At two pm that Monday, Steve has an appointment with a Virginia Potts. He couldn’t make the rounds of the gallery with the other students because he was working, and had been allowed to make a private appointment. He’s instantly nervous and his hands turn sweaty, when a tall, strict looking woman briskly enters her office.
“Miss Potts,” he says, standing to shake her hand.
“Please call me Pepper. I’m sorry, I just got back from an emergency meeting and I didn’t have a chance to check my diary. What’s your name?”
“Um, I’m Steve Rogers,” he says and her eyes narrow a little but she’s still smiling.
“Are you now,” she says, pursing her lips and Steve has to revise his opinion on Natasha being the scariest woman he’s ever met. “Well, Steve, take a seat and show me your piece.”
Steve swallows hard and sits down in front of her desk. He expects Pepper to take the executive chair on the other side, but she perches on the edge of the table. He opens the protective sleeve and takes out the painting. “I’m still not finished,” he says apologetically, glancing up. Pepper waves a dismissive hand.
“As long as you’re done by Thursday,” she says, already looking over the piece. “This is very good, can I?” she asks, reaching out. Steve nods and Pepper takes it, puts it on an easel by the window and steps back. “What exactly are you unhappy with?”
“The face,” he says. “I’m not quite sure what to do with the face. Everything I’ve tried has turned out pretty bad.”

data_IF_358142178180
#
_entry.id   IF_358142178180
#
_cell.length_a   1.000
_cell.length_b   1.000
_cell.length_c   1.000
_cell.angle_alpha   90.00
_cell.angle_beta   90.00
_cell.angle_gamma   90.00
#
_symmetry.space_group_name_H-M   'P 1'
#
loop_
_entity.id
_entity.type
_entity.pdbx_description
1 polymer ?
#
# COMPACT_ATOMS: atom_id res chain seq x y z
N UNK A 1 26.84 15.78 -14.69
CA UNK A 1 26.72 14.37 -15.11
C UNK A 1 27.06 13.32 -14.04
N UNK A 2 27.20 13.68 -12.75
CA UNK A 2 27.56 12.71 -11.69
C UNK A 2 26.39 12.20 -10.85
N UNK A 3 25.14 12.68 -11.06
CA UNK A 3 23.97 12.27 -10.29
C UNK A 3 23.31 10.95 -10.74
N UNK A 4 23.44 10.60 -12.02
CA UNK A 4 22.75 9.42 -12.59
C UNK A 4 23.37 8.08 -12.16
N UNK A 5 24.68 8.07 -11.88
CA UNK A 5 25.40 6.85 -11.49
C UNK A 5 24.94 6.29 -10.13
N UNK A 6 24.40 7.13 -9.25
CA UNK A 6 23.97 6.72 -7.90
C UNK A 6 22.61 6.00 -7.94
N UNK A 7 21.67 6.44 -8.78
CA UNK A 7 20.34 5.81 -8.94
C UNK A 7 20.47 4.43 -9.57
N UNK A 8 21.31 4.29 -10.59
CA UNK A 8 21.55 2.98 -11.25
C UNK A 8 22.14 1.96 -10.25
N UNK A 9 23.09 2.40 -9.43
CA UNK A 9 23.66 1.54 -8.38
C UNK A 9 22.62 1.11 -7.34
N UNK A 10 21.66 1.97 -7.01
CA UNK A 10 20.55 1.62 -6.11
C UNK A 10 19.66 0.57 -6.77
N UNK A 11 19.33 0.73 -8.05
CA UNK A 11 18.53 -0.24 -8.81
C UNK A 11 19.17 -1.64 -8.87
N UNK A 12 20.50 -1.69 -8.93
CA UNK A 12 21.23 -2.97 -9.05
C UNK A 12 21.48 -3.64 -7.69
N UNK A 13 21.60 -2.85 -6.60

“Hmm,” she says, sounding distracted. “I’m sure something will come to you. This is very good Steve, I’m impressed. Come, I’ll show you your spot. I’ll have to do some rearranging but well, that can’t be helped.”
Nerves run up and down his spine like small currents when they cross the exhibition room. It’s large and well lit and Steve can’t wait to see all the works displayed here on Friday night. At the same time he feels terrified, even though he can’t quite pinpoint why.
“There will be various important people of the art world here on Friday, who will no doubt have questions about your work. I suggest you prepare something, a little speech maybe, so you’re not overcome by nerves. There will be alcohol here but I advise you not to indulge.” She pinches the bridge of her nose. “It wouldn’t be the first time we’ve had … incidents.”
“Of course,” Steve says.
“This will be you.” They stop at a white wall opposite the main entrance and Steve gapes. His work won’t be the first people will see when they walk in, but it will be positioned to be a centerpiece.
When he turns to Pepper, she’s looking at him fondly. “You deserve this space,” she tells him like she can read his mind, gently patting him on the arm. “Bring it by on Thursday evening before nine pm, so we can test the lighting. I’ll be here all day. All right?”
“Yes, I’ll be there. Thank you.”
“Good,” she smiles at him and frowns at her phone. “Now I’m going to have to hurry you along I’m afraid. I have to go deal with a whole other kind of emergency.”